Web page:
Previous studies reported that inhibition either of the ATM and ATR protein kinases, or the CHK1 protein kinase two days after siGem treatment of HCT116 cells rapidly induced apoptosis in cells that had undergone DNA re-replication (7). Therefore, DNA re-replication induced by geminin depletion activates DNA damage response pathways that prevent cells from entering mitosis until the damage is repaired, because suppression of this pathway resulted in apoptosis. When these pathways are inhibited, induction of apoptosis is immediate (6, 7). Here we show that induction of apoptosis occurs spontaneously within a few days of siGem transfection without addition of protein kinase inhibitors. Since siGem did not induce DNA re-replication, DNA damage, or DNA damage response genes in either normal or immortalized cells, it did not induce apoptosis. Normal cells continued to proliferate. Therefore, inhibition of geminin activity should, in principle, selectively kill cancer cells in vivo.
Induction of DNA re-replication by geminin depletion implies that the level of Cdt1 activity is rate limiting for origin licensing, and that a reduction in geminin results in an increase in Cdt1 activity. However, suppression of geminin in either cancer or non-cancer cells resulted in a concomitant decrease of Cdt1 protein, the result of ubiquitin-mediated degradation of Cdt1 when it is not bound to geminin (43). Suppression of both geminin and cyclin A restored Cdt1 protein levels to normal in non-cancer cells and induced DNA re-replication. Similar results have been reported with Drosophila cells (27), and confirms the existence multiple, convergent pathways that restrict genome duplication to once per cell division. For example, CDT1 activity in humans is down-regulated during S-phase in three ways (3, 44, 45). It is phosphorylated by cyclin A:CDK2 and then ubiquitinated by SCFskp2. It is also ubiquitinated by CDRDdb1 in the presence of PCNA, a protein that stimulates DNA polymerase activity at replication forks and that also binds to CDT1. Both reactions result in degradation of CDT1 by the 26S proteasome, although only SCF requires prior phosphorylation of its substrate. Finally, geminin binds specifically to CDT1, thereby inhibiting its activity while simultaneously protecting CDT1 from ubiquitination and degradation. In addition to inactivation of CDT1, cyclin A dependent phosphorylation of Orc1 prevents it binding to chromatin during mitosis, and cyclin A dependent phosphorylation of Cdc6 affects its nuclear localization (3, 40). All of these mechanisms could contribute to restricting genome duplication to once per cell division in normal cells, but the fact that suppression of geminin alone can induce DNA re-replication in some cancer cells means that one or more of these pathways is inactive in those cells.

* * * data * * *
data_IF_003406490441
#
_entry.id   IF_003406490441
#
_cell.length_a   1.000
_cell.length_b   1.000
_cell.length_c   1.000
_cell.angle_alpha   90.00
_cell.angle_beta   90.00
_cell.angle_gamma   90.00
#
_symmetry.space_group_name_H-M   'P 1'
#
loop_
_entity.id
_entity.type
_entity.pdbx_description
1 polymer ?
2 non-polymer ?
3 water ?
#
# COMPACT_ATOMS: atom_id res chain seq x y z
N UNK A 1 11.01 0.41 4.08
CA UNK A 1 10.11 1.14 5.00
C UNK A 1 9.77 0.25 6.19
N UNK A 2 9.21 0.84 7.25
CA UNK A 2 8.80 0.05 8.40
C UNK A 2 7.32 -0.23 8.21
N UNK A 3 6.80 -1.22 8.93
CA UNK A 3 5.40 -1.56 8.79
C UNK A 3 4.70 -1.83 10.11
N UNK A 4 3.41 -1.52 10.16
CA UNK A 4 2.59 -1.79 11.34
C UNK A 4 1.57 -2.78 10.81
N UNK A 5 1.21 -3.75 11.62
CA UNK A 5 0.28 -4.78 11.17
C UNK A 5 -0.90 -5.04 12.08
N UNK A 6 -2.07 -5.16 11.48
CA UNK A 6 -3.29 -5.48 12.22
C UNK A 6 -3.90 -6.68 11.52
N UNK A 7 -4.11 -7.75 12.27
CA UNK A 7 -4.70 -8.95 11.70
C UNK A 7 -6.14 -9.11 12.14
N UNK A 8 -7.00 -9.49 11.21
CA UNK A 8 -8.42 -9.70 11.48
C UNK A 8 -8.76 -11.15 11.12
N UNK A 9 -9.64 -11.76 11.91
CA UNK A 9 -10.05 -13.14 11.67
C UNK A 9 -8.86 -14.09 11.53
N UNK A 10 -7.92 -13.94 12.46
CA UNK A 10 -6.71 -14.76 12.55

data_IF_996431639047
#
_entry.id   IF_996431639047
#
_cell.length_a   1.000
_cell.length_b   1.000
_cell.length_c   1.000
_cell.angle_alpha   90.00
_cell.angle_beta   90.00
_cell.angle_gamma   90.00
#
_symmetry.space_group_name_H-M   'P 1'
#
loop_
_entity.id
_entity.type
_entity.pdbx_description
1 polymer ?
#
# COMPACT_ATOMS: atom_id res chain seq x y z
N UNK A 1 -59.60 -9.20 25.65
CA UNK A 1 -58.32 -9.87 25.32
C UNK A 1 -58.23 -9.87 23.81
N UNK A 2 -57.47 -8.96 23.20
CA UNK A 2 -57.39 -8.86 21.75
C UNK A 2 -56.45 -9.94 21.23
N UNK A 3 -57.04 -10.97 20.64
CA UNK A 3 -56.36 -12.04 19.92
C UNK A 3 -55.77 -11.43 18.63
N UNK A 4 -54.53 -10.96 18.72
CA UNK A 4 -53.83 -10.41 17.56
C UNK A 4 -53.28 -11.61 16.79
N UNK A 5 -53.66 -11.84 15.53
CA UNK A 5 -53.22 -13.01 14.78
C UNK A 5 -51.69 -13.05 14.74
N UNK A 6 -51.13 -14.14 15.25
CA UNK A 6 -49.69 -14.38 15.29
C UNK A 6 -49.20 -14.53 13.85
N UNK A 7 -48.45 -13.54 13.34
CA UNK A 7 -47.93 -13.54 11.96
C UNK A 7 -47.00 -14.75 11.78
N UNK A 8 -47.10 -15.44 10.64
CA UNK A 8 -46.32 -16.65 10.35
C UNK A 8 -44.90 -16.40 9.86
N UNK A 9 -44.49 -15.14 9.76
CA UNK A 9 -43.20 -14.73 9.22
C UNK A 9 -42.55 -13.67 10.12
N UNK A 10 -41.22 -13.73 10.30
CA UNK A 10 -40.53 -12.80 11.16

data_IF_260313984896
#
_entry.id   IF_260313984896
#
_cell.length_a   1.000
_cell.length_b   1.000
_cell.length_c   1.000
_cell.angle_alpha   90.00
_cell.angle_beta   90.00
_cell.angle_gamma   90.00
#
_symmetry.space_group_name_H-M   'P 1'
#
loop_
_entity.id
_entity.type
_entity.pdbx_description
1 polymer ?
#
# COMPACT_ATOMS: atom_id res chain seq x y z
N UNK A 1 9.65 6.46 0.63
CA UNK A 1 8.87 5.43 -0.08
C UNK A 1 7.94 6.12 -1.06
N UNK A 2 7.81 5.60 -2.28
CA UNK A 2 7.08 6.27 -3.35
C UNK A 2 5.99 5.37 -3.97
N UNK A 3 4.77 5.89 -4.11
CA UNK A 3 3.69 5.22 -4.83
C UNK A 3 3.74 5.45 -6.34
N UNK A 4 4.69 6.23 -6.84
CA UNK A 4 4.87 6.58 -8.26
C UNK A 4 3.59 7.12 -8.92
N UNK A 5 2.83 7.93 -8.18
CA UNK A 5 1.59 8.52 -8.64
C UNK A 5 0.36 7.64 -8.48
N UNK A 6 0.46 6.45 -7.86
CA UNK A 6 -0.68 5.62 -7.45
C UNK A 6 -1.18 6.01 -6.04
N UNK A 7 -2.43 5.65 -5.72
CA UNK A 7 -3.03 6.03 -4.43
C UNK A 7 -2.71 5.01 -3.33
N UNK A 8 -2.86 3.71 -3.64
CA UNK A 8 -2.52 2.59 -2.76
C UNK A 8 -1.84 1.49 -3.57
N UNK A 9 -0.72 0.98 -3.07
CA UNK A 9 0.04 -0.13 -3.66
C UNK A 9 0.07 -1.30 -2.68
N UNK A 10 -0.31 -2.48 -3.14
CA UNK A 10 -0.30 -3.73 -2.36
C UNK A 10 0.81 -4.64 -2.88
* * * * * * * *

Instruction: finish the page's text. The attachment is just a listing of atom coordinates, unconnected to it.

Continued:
Since geminin protects CDT1 from ubiquitin-dependent degradation (43), suppression of geminin also reduced CDT1 protein levels in both normal and cancer cells. The fact that cancer cells could still re-replicate their DNA under these conditions can be attributed to the approximately 10-fold excess of CDT1 (Fig. S8) and other preRC proteins [(46); unpublished results of S. Ghosh & M.L. DePamphilis] in cancer cells compared with normal cells. The fact that suppression of both geminin and cyclin A restored CDT1 levels in normal cells but not in cancer cells (Fig. 5) suggests that normal cells use the SCF pathway to degrade CDT1 whereas some cancer cells use the CDR pathway. The fact that both cyclin A and geminin prevent DNA re-replication in normal cells but only geminin prevents DNA re-replication in some cancer cells could be explained if both SCF and geminin maintained CDT1 activity rate limiting in normal cells, but only geminin maintained CDT1 activity rate limiting in some cancer cells. However, this does not appear to be the case, because over-expression of CDT1 fails to induce DNA re-replication in mammalian cells (19, 31). Therefore, either cyclin A dependent phosphorylation of ORC1 or CDC6 plays a role, or there is as yet an undiscovered regulatory pathway in mammalian cells.
This work was supported by the intramural program of the National Institute of Child Health and Human Development. Antiserum against geminin was kindly provided by Dr. Anindya Dutta.